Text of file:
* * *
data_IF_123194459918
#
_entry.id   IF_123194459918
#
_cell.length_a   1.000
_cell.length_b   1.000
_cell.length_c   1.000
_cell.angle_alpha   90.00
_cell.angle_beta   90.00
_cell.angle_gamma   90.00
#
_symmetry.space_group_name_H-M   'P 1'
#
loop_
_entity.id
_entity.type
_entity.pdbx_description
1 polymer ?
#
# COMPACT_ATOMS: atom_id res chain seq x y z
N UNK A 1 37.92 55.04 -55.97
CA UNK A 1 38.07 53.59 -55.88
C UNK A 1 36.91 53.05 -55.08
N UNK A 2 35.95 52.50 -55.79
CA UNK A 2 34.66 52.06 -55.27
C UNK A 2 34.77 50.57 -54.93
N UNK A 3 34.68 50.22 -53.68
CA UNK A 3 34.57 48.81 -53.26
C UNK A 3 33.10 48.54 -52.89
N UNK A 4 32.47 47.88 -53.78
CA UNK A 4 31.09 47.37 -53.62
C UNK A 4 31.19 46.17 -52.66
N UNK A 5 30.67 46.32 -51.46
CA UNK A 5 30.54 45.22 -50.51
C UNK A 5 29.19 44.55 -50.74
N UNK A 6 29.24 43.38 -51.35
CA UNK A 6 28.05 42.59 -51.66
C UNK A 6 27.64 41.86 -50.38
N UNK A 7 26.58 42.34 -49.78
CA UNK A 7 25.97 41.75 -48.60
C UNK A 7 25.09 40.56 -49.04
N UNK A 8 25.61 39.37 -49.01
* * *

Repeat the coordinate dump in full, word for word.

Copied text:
data_IF_123194459918
#
_entry.id   IF_123194459918
#
_cell.length_a   1.000
_cell.length_b   1.000
_cell.length_c   1.000
_cell.angle_alpha   90.00
_cell.angle_beta   90.00
_cell.angle_gamma   90.00
#
_symmetry.space_group_name_H-M   'P 1'
#
loop_
_entity.id
_entity.type
_entity.pdbx_description
1 polymer ?
#
# COMPACT_ATOMS: atom_id res chain seq x y z
N UNK A 1 37.92 55.04 -55.97
CA UNK A 1 38.07 53.59 -55.88
C UNK A 1 36.91 53.05 -55.08
N UNK A 2 35.95 52.50 -55.79
CA UNK A 2 34.66 52.06 -55.27
C UNK A 2 34.77 50.57 -54.93
N UNK A 3 34.68 50.22 -53.68
CA UNK A 3 34.57 48.81 -53.26
C UNK A 3 33.10 48.54 -52.89
N UNK A 4 32.47 47.88 -53.78
CA UNK A 4 31.09 47.37 -53.62
C UNK A 4 31.19 46.17 -52.66
N UNK A 5 30.67 46.32 -51.46
CA UNK A 5 30.54 45.22 -50.51
C UNK A 5 29.19 44.55 -50.74
N UNK A 6 29.24 43.38 -51.35
CA UNK A 6 28.05 42.59 -51.66
C UNK A 6 27.64 41.86 -50.38
N UNK A 7 26.58 42.34 -49.78
CA UNK A 7 25.97 41.75 -48.60
C UNK A 7 25.09 40.56 -49.04
N UNK A 8 25.61 39.37 -49.01